Friday, December 28, 2007
Mobile (Value Added) Services
I seem to be preparing others well for interviews, I guess. Yesterday, a friend of mine pinged me to take some advice on an interview that he was going to take with a company that provides solutions/application for mobile services providers and devices.
I was quite impressed with my observations that I made about the mobile industry. I know this may sound pompous but i am not trying to blow my own trumpet.
First of all, mobile as technology never had a chasm. Before that we need to see if mobile technology is disruptive. Does it qualify in making the existing infrastructure irrelevant? There is newer infrastructure being set up for mobile services. They definitely are making many of the old landlines irrelevant but they haven't gone and I don't think they would. Two, does it change the way consumers behave? Yes, a lot. Completely? Maybe not. From the point of using the instrument, there is change but the basics remain. Sum total, in my opinion mobile technology is not disruptive. (Please refer ‘Fast Second: How Smart Companies Bypass Radical Innovation to Enter and Dominate New Markets’ by Constantinos C. Markides, Paul A. Geroski)
Anyway, if you look it as a standalone technology, mobile never had the problem of having to cross a chasm. Telephony is already well entrenched, there was always a pressing need. And bang, it took off. (Please refer ‘Crossing the Chasm: Marketing and Selling High-Tech Products to Mainstream Customers’ by Geoffrey A. Moore)
So what next?
Mobiles are in main market, at least in India. After having satisfied the basic needs, both users and mobile service providers will naturally look to extract more out of it. That is nothing new about it, isn't it? Think about PCs, first calculations then productivity tool, internet, games, mailing... applications and usage are ever crossing new frontiers.
Isn't it amazing that Maslow's Theory of Hierarchy of Needs is so relevant in non-human sphere, too.
I am, surely, starting to believe that there is a great future of mobile (value added) services. SMS is already ubiquitous. Vodafone is probably one player which is at the forefront in pushing VAS through its ads.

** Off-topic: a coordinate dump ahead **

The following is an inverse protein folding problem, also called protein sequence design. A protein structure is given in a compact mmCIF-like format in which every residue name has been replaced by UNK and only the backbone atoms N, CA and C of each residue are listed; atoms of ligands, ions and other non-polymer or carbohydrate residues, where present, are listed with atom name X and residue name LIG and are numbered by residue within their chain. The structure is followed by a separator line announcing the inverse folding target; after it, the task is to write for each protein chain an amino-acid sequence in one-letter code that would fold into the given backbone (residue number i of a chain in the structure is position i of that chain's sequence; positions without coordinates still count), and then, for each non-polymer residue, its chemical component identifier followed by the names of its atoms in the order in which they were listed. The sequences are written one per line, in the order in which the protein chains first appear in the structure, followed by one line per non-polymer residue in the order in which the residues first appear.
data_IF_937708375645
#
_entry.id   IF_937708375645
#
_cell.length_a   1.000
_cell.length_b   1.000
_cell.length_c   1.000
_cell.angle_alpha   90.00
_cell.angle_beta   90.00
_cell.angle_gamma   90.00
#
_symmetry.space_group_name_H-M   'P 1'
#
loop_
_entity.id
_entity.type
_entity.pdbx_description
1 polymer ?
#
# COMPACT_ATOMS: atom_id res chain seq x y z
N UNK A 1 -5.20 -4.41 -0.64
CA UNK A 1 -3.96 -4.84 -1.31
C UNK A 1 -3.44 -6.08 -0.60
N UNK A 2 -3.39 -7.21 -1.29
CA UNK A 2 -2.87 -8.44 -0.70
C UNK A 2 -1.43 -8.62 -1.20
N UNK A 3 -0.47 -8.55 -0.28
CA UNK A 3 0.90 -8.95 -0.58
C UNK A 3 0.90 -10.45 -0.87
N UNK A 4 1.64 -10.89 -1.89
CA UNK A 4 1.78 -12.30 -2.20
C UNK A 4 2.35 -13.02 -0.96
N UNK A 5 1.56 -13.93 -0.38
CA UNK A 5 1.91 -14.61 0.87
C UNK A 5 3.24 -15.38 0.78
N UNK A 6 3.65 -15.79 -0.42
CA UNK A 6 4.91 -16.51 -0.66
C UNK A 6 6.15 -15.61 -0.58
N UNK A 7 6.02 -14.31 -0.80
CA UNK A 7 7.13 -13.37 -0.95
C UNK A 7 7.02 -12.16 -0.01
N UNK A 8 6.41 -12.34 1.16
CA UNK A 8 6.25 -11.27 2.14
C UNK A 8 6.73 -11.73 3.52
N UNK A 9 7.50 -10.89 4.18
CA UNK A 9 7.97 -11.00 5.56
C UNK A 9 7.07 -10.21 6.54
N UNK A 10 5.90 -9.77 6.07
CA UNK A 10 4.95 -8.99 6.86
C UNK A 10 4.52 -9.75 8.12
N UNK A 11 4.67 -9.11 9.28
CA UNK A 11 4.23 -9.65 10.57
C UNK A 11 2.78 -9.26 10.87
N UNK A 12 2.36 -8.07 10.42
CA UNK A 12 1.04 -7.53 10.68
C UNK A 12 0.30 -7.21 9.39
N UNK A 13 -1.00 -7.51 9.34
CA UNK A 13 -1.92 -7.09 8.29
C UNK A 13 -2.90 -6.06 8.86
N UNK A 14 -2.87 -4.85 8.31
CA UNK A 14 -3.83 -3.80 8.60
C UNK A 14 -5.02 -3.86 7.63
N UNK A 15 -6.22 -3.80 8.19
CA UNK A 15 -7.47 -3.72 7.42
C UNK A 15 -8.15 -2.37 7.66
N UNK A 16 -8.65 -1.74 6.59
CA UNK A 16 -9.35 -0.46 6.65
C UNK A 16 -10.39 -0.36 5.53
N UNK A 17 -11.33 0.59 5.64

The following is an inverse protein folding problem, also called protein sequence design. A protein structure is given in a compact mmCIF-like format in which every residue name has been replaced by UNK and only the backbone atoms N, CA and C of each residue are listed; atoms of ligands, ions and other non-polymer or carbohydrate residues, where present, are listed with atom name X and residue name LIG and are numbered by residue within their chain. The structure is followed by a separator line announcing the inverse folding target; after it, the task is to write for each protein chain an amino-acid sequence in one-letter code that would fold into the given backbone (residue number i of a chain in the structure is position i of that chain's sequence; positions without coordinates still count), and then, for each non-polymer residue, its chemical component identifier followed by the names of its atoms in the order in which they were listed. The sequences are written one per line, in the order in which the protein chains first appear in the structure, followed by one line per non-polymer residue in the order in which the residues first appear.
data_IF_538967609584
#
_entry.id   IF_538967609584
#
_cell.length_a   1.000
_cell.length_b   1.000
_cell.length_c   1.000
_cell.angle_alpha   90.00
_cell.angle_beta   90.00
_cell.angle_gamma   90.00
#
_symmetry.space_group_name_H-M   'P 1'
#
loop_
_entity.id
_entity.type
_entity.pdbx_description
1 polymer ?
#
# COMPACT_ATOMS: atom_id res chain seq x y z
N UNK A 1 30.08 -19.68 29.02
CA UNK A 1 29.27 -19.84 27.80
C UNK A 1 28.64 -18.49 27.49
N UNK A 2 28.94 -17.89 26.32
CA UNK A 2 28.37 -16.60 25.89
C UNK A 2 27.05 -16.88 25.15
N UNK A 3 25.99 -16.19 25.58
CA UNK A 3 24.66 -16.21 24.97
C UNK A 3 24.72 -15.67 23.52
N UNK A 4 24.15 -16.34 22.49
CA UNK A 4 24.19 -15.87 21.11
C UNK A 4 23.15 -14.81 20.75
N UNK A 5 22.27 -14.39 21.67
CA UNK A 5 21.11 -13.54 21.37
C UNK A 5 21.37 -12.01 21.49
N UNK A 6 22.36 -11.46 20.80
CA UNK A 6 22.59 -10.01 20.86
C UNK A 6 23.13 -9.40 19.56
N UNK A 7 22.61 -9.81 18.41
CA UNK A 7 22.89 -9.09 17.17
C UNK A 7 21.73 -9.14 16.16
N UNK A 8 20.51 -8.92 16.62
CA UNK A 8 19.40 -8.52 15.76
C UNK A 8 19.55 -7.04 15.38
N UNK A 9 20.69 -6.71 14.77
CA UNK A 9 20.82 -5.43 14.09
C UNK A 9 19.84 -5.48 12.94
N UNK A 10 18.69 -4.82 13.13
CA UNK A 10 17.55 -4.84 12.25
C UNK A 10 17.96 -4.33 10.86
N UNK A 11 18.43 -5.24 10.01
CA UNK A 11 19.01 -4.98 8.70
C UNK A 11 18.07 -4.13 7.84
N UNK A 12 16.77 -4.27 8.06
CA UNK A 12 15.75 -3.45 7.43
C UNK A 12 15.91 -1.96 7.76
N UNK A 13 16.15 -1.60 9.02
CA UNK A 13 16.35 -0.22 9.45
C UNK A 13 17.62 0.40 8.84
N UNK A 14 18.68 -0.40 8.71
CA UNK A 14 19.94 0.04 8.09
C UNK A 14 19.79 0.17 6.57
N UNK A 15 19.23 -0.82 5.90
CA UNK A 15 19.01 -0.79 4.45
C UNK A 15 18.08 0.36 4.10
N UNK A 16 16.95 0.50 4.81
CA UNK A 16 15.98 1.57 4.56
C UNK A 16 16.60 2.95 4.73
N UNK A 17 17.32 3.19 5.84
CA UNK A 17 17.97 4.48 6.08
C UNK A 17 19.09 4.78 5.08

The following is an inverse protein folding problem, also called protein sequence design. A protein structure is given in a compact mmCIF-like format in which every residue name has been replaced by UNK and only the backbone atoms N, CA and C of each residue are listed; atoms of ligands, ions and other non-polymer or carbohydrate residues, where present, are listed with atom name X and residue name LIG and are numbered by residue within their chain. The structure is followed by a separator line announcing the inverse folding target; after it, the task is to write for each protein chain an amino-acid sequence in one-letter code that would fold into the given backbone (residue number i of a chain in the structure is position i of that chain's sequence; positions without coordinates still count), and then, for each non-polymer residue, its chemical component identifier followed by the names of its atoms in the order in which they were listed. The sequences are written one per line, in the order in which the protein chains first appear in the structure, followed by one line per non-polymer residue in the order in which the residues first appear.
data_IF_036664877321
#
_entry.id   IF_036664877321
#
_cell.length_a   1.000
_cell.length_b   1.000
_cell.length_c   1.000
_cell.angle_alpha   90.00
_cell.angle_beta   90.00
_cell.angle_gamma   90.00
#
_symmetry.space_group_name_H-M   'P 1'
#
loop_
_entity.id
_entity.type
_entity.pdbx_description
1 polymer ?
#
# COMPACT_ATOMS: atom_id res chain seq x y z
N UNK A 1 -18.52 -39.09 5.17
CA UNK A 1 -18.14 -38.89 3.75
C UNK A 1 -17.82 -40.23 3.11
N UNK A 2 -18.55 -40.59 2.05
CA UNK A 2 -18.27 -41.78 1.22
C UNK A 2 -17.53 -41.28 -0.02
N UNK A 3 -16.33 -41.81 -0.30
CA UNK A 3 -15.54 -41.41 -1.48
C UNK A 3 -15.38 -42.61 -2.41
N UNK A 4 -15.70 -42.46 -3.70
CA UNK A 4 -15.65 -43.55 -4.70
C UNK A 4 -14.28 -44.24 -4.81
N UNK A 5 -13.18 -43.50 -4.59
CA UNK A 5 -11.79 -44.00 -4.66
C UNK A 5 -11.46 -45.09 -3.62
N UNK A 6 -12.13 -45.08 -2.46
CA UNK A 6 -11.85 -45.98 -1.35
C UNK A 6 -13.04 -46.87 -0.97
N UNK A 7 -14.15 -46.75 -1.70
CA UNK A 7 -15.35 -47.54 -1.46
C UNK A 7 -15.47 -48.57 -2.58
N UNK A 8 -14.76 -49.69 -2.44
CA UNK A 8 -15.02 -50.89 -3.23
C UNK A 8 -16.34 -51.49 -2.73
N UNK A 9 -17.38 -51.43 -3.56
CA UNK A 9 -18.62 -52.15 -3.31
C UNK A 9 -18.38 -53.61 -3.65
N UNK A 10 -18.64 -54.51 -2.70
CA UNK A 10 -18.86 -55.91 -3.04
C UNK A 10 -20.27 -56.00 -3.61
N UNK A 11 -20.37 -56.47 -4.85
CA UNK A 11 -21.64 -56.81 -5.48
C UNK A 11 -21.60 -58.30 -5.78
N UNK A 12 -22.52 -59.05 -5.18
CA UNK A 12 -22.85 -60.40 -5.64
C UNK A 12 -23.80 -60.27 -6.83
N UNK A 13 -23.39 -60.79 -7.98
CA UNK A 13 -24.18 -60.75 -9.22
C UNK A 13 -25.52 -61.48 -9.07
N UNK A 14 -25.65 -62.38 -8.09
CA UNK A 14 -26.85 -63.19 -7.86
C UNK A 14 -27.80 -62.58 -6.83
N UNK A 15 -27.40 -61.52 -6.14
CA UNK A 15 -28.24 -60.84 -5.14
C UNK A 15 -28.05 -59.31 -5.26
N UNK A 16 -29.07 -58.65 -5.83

I certainly think that more serious applications will make debut on the handset, if they have already not.
Of course, how many will use? Adoption is for sure going to take a long time. The company of ‘elite’ software engineers that I keep, many are still to do online shopping or banking. I hope I am making my point. If that is the case for PCs, how quick will users adopt it for serious applications? But I am sure the time will come.
I still remember the PR campaign for Tata Sky that I was part of while at 20:20 MEDIA. Tata Sky must be commended for demonstrating thought leadership in making market conducive for DTH before launching its service. For more than a year, we pushed for DTH’s cause. It was only after enough momentum was generated that Tata Sky launched its service.
Something that mobile service providers should consider for VAS.
I think to myself why people use cheque when there is funds transfer facility though net banking. No driving to bank, no traffic, no queues. At your desk, at your own comfort.
I, also, wonder why HDFC Bank charges for certain net banking services that customers avail. The bank should in fact be incentivizing.
Pic source: http://ecx.images-amazon.com/images/I/514DMR6XWDL._BO2,204,203,200_PIsitb-dp-500-arrow,TopRight,45,-64_OU02_AA240_SH20_.jpg